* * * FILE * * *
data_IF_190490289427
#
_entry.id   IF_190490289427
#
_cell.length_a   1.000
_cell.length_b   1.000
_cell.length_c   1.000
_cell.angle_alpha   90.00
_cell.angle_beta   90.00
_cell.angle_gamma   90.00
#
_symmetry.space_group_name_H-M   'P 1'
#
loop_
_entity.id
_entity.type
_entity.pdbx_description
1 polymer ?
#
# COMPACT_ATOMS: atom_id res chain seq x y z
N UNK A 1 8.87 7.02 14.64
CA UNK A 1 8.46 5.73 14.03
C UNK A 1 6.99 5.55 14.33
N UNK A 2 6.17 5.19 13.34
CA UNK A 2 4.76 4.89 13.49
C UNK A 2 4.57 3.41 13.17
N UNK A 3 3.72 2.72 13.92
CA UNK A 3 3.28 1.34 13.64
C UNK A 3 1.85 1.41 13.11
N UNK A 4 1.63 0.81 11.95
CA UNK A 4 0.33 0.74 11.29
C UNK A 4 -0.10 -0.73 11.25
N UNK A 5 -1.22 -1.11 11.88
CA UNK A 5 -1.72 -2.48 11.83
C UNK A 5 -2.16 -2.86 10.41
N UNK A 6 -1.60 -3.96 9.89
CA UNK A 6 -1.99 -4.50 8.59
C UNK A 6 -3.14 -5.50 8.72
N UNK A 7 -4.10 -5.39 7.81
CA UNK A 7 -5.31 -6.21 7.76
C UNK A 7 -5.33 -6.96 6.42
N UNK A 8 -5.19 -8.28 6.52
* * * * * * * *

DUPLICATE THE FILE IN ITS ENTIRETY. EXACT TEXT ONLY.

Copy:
data_IF_190490289427
#
_entry.id   IF_190490289427
#
_cell.length_a   1.000
_cell.length_b   1.000
_cell.length_c   1.000
_cell.angle_alpha   90.00
_cell.angle_beta   90.00
_cell.angle_gamma   90.00
#
_symmetry.space_group_name_H-M   'P 1'
#
loop_
_entity.id
_entity.type
_entity.pdbx_description
1 polymer ?
#
# COMPACT_ATOMS: atom_id res chain seq x y z
N UNK A 1 8.87 7.02 14.64
CA UNK A 1 8.46 5.73 14.03
C UNK A 1 6.99 5.55 14.33
N UNK A 2 6.17 5.19 13.34
CA UNK A 2 4.76 4.89 13.49
C UNK A 2 4.57 3.41 13.17
N UNK A 3 3.72 2.72 13.92
CA UNK A 3 3.28 1.34 13.64
C UNK A 3 1.85 1.41 13.11
N UNK A 4 1.63 0.81 11.95
CA UNK A 4 0.33 0.74 11.29
C UNK A 4 -0.10 -0.73 11.25
N UNK A 5 -1.22 -1.11 11.88
CA UNK A 5 -1.72 -2.48 11.83
C UNK A 5 -2.16 -2.86 10.41
N UNK A 6 -1.60 -3.96 9.89
CA UNK A 6 -1.99 -4.50 8.59
C UNK A 6 -3.14 -5.50 8.72
N UNK A 7 -4.10 -5.39 7.81
CA UNK A 7 -5.31 -6.21 7.76
C UNK A 7 -5.33 -6.96 6.42
N UNK A 8 -5.19 -8.28 6.52